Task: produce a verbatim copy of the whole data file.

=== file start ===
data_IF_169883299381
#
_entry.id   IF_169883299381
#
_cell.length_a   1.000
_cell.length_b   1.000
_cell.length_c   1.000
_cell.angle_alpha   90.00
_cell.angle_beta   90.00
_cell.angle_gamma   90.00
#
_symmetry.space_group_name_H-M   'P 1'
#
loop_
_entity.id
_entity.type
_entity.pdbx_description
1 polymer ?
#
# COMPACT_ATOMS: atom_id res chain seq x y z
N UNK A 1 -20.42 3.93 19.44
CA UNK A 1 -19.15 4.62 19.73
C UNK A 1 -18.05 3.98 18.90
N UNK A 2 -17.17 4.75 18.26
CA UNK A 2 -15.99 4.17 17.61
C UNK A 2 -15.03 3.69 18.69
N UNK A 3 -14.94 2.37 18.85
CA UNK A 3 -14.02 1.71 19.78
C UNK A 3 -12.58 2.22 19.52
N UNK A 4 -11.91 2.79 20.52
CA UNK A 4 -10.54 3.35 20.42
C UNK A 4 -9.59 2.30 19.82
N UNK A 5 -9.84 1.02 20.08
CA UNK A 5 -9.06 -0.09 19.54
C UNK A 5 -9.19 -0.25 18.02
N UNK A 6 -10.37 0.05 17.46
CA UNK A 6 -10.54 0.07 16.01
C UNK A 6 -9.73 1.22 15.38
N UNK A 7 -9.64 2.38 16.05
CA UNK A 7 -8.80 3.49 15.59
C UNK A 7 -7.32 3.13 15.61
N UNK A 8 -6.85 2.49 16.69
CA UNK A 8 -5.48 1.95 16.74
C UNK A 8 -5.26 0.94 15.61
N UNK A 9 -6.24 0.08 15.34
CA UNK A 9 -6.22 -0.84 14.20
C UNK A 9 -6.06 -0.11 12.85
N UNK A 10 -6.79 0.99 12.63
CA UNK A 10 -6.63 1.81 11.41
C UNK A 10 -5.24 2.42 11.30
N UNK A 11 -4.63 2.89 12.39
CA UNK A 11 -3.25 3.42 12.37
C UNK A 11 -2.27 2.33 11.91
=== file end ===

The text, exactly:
data_IF_169883299381
#
_entry.id   IF_169883299381
#
_cell.length_a   1.000
_cell.length_b   1.000
_cell.length_c   1.000
_cell.angle_alpha   90.00
_cell.angle_beta   90.00
_cell.angle_gamma   90.00
#
_symmetry.space_group_name_H-M   'P 1'
#
loop_
_entity.id
_entity.type
_entity.pdbx_description
1 polymer ?
#
# COMPACT_ATOMS: atom_id res chain seq x y z
N UNK A 1 -20.42 3.93 19.44
CA UNK A 1 -19.15 4.62 19.73
C UNK A 1 -18.05 3.98 18.90
N UNK A 2 -17.17 4.75 18.26
CA UNK A 2 -15.99 4.17 17.61
C UNK A 2 -15.03 3.69 18.69
N UNK A 3 -14.94 2.37 18.85
CA UNK A 3 -14.02 1.71 19.78
C UNK A 3 -12.58 2.22 19.52
N UNK A 4 -11.91 2.79 20.52
CA UNK A 4 -10.54 3.35 20.42
C UNK A 4 -9.59 2.30 19.82
N UNK A 5 -9.84 1.02 20.08
CA UNK A 5 -9.06 -0.09 19.54
C UNK A 5 -9.19 -0.25 18.02
N UNK A 6 -10.37 0.05 17.46
CA UNK A 6 -10.54 0.07 16.01
C UNK A 6 -9.73 1.22 15.38
N UNK A 7 -9.64 2.38 16.05
CA UNK A 7 -8.80 3.49 15.59
C UNK A 7 -7.32 3.13 15.61
N UNK A 8 -6.85 2.49 16.69
CA UNK A 8 -5.48 1.95 16.74
C UNK A 8 -5.26 0.94 15.61
N UNK A 9 -6.24 0.08 15.34
CA UNK A 9 -6.22 -0.84 14.20
C UNK A 9 -6.06 -0.11 12.85
N UNK A 10 -6.79 0.99 12.63
CA UNK A 10 -6.63 1.81 11.41
C UNK A 10 -5.24 2.42 11.30
N UNK A 11 -4.63 2.89 12.39
CA UNK A 11 -3.25 3.42 12.37
C UNK A 11 -2.27 2.33 11.91